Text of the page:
Thursday, November 17, 2011

OWS library destroyed, site created

Last night we were offered the vain hope that the materials that made up Occupy Wall Street's public library had been preserved by the police. It turns out that the police actually destroyed most of the library. Thanks to Kevin Hicks for posting the link to this article in American Libraries about the destruction and re-birth of the OWS library. Christian Zabriskie writes:
Library staff were assured that they would be able to recover their materials from a city sanitation depot. Indeed, the firestorm of public hue and cry that followed the clearing of the park, the destruction of the library was the only aspect of the action to which the city directly responded. However, when library staff attempted to collect the library’s property on the morning of November 16, they found the laptops smashed, much of the collection missing, and many of the books that were recovered damaged beyond recovery. The damage to the library’s archives of zines, writings, art, and original works is devastating and irreparable.

Protesters were allowed back into Zuccotti Park less than 24 hours after they were cleared out, following a variety of legal decisions. The library was immediately restarted with a half a dozen paperbacks. Within two hours the collection was up to over 100 volumes and the library was fully functioning—cataloging, lending, and providing reference services. “The library is still open” was repeated like a mantra. “This is why I became a librarian, this is why I went to library school,” Library Working Group member Zachary Loeb said of the rebuilding. He was also quick to point out that, while he had helped to build and maintain the collection knowing full well that the park would probably be cleared eventually, the manner in which it was done hit him hard.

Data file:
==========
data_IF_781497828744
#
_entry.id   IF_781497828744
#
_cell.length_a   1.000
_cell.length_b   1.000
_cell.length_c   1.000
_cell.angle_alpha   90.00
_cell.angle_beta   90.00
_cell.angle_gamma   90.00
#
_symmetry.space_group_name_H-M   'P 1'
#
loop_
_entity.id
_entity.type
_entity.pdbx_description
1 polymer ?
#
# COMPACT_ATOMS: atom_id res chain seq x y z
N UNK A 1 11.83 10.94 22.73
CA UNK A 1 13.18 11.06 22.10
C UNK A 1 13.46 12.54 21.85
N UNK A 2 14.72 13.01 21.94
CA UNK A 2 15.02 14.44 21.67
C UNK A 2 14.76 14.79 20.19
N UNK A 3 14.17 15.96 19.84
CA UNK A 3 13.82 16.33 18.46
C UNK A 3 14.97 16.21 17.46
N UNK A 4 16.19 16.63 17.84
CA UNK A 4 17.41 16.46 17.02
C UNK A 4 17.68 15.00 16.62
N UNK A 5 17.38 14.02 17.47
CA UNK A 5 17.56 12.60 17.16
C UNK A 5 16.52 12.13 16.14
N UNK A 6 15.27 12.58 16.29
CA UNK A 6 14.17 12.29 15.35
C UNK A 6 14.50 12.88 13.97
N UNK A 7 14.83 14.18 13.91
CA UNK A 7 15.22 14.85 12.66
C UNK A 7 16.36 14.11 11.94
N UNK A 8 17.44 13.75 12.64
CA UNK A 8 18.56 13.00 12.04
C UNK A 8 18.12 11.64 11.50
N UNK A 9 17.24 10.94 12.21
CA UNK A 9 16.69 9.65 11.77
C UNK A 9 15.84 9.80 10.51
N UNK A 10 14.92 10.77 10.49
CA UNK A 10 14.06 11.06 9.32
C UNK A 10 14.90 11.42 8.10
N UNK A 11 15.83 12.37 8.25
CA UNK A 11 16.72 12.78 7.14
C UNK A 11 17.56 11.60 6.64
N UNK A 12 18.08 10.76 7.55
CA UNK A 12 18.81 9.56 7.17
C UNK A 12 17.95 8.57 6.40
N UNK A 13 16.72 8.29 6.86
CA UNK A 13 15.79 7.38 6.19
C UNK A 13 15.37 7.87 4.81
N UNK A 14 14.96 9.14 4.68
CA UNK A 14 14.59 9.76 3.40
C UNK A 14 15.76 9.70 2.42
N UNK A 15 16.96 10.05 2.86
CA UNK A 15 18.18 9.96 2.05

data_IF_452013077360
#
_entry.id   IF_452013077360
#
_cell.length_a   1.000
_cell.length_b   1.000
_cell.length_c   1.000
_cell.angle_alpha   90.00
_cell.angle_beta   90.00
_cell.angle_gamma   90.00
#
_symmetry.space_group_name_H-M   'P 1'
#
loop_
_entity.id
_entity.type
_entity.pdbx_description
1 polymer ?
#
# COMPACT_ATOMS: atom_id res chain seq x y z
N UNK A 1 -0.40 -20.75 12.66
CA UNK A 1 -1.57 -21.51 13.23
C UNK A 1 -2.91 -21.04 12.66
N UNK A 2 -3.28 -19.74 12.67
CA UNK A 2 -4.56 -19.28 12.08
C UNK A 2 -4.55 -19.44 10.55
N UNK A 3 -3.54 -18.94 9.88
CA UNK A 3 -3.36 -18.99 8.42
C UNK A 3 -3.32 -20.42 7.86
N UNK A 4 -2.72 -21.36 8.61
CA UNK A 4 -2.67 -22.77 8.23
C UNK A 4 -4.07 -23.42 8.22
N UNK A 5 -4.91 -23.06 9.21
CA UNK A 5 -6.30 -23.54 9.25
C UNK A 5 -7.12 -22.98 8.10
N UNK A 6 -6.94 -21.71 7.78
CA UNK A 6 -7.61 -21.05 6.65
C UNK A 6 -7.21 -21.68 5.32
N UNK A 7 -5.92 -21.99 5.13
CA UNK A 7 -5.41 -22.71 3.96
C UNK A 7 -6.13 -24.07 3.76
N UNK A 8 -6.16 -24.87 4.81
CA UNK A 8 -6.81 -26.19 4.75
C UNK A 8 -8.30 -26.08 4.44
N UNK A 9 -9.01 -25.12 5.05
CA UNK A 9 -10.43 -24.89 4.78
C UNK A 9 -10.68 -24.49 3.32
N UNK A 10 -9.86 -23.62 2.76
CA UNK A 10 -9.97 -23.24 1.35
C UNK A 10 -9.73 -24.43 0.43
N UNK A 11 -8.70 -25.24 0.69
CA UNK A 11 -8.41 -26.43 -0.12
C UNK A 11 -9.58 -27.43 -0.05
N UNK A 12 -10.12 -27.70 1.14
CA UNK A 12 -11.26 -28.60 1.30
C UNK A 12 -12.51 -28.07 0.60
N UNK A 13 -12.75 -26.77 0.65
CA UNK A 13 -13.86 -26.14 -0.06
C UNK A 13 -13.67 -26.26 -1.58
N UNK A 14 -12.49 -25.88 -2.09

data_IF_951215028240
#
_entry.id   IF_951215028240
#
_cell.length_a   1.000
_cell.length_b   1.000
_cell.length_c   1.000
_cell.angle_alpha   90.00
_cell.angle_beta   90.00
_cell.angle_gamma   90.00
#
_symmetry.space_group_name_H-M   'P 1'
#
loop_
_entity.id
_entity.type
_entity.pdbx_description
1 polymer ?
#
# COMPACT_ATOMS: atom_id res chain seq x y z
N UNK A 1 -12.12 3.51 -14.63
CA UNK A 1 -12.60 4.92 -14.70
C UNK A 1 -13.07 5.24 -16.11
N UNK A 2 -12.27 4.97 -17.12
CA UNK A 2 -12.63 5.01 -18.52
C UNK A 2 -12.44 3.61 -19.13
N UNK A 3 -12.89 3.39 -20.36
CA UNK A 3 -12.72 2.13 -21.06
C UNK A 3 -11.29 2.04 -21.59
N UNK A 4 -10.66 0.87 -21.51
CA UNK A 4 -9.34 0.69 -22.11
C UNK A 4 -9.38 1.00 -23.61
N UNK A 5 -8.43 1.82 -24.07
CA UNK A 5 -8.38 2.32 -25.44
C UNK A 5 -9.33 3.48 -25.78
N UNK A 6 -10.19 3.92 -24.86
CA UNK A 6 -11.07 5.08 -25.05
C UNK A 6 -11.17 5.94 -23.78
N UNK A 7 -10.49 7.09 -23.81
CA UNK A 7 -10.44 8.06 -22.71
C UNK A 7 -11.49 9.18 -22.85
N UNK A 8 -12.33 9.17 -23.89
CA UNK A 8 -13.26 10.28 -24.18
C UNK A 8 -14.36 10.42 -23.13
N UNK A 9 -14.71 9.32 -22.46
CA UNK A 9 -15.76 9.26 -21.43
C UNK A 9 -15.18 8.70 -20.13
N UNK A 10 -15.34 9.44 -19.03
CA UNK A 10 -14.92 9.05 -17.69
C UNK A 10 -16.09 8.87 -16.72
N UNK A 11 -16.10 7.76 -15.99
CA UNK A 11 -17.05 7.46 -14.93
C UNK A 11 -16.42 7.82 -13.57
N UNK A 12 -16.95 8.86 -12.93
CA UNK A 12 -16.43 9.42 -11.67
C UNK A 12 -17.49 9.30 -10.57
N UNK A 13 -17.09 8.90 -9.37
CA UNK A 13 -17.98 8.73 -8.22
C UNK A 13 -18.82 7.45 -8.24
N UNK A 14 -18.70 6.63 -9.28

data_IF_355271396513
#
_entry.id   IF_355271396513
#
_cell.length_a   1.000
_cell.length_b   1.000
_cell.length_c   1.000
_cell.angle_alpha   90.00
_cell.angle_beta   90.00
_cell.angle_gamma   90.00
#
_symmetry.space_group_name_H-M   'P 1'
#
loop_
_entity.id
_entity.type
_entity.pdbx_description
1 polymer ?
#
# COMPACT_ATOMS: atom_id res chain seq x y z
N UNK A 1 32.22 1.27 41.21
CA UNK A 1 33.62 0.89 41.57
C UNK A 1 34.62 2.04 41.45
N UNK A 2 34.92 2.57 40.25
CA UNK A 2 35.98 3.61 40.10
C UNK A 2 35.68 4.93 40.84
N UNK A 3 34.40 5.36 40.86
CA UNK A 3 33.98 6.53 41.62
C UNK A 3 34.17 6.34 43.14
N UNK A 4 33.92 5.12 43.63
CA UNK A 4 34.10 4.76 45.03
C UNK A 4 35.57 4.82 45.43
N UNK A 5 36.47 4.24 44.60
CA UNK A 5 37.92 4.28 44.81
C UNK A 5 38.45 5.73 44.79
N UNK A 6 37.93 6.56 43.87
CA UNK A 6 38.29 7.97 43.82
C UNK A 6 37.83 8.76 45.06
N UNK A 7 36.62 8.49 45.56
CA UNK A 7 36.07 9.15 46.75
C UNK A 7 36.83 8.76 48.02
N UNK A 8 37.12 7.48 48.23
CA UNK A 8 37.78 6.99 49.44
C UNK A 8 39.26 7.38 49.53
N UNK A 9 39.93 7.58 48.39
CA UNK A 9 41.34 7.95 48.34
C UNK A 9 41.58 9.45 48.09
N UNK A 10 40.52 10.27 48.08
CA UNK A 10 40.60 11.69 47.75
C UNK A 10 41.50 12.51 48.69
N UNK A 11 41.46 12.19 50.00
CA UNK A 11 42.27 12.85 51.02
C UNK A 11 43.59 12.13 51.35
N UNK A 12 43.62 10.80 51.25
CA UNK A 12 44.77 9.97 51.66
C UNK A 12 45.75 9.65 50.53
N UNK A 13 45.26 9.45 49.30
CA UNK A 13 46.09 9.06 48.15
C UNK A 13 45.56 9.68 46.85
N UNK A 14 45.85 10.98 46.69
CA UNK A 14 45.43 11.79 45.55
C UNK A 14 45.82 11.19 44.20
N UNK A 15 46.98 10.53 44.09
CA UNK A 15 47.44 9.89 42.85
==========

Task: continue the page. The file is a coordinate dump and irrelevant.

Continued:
Tents and tarps are strictly forbidden in Zuccotti Park now. During the reoccupation on the evening of November 15, it started to rain so library staff put a clear plastic trash bag over the collection. Within minutes a detail of about 10 police descended and demanded that the covering be removed because they deemed the garbage bag to be a tarp. There were a few tense minutes as staff tried to convince them otherwise, but ultimately it was removed—leaving the collection open to the elements. As the police withdrew, scores of people chanted “BOOKS … BOOKS … BOOKS … BOOKS.” There was still concern that the park might be cleared again that night, and one officer made it clear that “unclaimed property will be removed and disposed of” in reference to the collection. Library staff quickly set up umbrellas over the bulk of the books and began sending librarians home with bags of books to keep the collection safe in remote locations.

Nonetheless, the library remains open.
Zabriskie's article contains a link to Occupy Educated, a site created by the OWS Practical Change Working Group as an emergency response to the library's destruction. According to the creators of the Occupy Educated site:
If you are curious about why Occupy Wall Street has turned into Occupy Everywhere, if you want a basic understanding of the problems in the system that make this stand necessary, these are the books to start with, in no particular order.

Shock Doctrine – Naomi Klein
Debt: The First 5000 Years - David Graeber
End of Growth – Richard Heinberg
In Defense of Food - Michael Pollan
Griftopia – Matt Taibbi
I don't know if this is the same five books I would pick. I do know that I think I picked a good time to start library school.

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